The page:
Snow Angels

David Gordon Green's forte is a kind of rootsy lyricism undercut with idiosyncratic humour.

Geek in the pink: Michael Angarano (left) as Arthur Parkinson in David Gordon Green's <i>Snow Angels</i>.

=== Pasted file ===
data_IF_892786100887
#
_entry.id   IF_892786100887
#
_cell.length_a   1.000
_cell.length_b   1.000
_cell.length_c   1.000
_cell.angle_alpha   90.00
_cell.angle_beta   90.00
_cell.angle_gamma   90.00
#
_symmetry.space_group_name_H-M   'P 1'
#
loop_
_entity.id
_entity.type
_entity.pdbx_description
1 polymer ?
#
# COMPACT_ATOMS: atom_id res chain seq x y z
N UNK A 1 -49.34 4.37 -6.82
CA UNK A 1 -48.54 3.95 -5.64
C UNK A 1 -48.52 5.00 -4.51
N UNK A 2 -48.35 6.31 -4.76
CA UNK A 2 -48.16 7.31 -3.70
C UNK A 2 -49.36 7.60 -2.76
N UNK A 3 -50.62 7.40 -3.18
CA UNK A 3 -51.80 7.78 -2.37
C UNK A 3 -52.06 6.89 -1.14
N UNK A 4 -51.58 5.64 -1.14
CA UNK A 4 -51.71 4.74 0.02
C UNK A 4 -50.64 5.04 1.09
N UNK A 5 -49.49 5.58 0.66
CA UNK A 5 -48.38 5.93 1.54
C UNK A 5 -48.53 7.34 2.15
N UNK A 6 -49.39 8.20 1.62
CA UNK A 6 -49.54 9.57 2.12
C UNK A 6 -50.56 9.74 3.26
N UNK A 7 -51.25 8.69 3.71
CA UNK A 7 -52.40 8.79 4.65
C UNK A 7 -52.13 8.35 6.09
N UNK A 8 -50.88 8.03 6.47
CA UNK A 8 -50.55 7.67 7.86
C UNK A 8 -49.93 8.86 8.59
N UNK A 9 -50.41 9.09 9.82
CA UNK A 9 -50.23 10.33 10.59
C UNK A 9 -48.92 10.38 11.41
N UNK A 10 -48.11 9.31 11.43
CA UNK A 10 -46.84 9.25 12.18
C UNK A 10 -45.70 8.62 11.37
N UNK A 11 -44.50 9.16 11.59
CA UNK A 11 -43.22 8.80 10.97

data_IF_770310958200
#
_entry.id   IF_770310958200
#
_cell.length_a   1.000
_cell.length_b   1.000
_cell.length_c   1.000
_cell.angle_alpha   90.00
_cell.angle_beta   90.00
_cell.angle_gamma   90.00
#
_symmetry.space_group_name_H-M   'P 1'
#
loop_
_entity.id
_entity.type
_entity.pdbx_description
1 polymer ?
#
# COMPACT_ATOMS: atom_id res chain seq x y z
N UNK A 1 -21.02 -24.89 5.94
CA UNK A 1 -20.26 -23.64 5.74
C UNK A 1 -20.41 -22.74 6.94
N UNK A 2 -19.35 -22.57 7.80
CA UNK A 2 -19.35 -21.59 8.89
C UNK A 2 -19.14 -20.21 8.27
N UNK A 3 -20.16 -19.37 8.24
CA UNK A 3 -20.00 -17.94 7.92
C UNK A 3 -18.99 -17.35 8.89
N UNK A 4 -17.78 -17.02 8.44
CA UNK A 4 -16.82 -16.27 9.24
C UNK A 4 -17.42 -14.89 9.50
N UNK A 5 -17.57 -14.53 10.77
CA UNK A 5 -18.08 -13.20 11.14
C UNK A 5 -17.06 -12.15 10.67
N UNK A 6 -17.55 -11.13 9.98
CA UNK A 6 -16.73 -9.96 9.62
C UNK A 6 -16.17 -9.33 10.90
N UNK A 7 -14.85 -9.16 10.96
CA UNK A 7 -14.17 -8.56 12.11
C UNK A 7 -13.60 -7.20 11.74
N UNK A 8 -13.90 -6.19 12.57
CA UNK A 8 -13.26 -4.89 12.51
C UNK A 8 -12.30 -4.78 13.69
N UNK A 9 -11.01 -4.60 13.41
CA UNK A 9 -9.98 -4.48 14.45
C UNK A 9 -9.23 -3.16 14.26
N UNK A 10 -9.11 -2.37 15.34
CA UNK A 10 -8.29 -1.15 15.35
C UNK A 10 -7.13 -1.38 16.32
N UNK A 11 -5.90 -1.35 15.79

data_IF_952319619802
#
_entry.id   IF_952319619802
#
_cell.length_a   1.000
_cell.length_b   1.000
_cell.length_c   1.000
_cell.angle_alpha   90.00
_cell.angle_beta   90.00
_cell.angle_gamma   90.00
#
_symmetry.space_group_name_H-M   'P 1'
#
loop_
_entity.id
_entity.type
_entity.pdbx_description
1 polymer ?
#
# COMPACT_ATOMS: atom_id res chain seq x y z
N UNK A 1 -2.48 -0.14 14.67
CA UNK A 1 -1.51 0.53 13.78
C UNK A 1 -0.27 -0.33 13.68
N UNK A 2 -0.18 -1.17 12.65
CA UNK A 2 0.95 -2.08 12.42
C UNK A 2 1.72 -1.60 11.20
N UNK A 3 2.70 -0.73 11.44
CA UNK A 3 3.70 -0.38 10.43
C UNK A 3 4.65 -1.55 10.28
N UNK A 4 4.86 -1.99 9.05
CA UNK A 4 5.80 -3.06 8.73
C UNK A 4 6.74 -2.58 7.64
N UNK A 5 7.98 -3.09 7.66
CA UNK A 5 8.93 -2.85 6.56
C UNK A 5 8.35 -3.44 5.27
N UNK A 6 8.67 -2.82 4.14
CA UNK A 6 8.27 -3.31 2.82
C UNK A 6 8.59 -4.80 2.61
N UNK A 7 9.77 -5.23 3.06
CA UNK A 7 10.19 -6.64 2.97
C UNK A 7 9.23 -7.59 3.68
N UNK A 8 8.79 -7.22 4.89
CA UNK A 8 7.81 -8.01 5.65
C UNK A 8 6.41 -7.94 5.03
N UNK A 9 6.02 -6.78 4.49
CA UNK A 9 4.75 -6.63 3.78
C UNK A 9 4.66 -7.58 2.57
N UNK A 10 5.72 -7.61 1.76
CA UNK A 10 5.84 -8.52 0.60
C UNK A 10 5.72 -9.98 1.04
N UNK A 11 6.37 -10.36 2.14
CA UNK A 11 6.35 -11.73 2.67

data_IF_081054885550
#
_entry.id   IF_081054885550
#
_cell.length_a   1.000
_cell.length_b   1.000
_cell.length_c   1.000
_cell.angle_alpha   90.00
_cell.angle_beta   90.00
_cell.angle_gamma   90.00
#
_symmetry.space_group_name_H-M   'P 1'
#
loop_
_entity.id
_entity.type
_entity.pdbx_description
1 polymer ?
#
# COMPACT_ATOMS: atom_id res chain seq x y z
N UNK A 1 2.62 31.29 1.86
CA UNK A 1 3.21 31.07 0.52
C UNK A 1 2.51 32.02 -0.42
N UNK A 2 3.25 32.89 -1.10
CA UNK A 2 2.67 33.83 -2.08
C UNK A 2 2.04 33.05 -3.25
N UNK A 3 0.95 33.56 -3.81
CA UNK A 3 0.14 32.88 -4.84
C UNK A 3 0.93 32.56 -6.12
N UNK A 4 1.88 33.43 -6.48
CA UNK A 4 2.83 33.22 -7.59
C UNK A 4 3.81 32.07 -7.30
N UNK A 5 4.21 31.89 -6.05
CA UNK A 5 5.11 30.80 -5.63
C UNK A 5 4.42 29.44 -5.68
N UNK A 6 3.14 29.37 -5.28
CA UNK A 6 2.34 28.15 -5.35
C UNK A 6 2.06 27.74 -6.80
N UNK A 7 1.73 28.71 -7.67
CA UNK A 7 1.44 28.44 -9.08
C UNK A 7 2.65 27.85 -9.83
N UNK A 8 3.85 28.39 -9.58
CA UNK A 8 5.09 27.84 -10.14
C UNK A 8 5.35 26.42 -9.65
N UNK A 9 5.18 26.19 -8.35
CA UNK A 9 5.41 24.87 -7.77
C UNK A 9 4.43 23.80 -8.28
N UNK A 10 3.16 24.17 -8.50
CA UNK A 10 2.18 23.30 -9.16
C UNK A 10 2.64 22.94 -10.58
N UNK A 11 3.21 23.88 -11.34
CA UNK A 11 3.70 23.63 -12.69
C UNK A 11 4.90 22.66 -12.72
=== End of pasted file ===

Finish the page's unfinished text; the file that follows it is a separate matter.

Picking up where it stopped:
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A high school band practice is interrupted when two dull gunshots reverberate across the slate grey skies of a small, nondescript American town. Tracking back a few weeks earlier, we meet the teenager (and trombonist) Arthur (Michael Angarano), his co-worker at a local restaurant Annie (Kate Beckinsale), her young daughter, and soon-to-be ex-husband Glenn (Sam Rockwell), and several more typically convoluted relationships. Annie is having an affair with her best friend's husband, and feels bad. Glenn is refusing to admit the marriage is over and has committed himself to religion. Arthur's parents are also separating. It's a gloomy picture, except that Arthur himself is falling in love with the awkward, arty newcomer Lila (Olivia Thirlby, the best friend in Juno). These touching, true scenes of young love are the best in the movie - affectless, tender and understated, and strongly reminiscent of the director David Gordon Green's second film, All the Real Girls. Green's forte is a kind of semi-improvised, rootsy lyricism, which he undercuts with dollops of odd, idiosyncratic humour (since Snow Angels he has gone on to make the hit Judd Apatow comedy Pineapple Express). Working from a novel by Stewart O'Nan, Green has a rockier time with the corrosive Glenn-Annie relationship, though Rockwell is such a skilful actor he makes us forgive this character's trespasses. Evocative of such downbeat fare as Affliction and The Sweet Hereafter, Snow Angels more than lives up to its fatalistic opening - this is not the movie for a night of mindless escapism. But if you can handle the heavy emotional drift, Green ensures there are epiphanies and happy accidents rubbing up against the story's fundamentally bleak prognosis.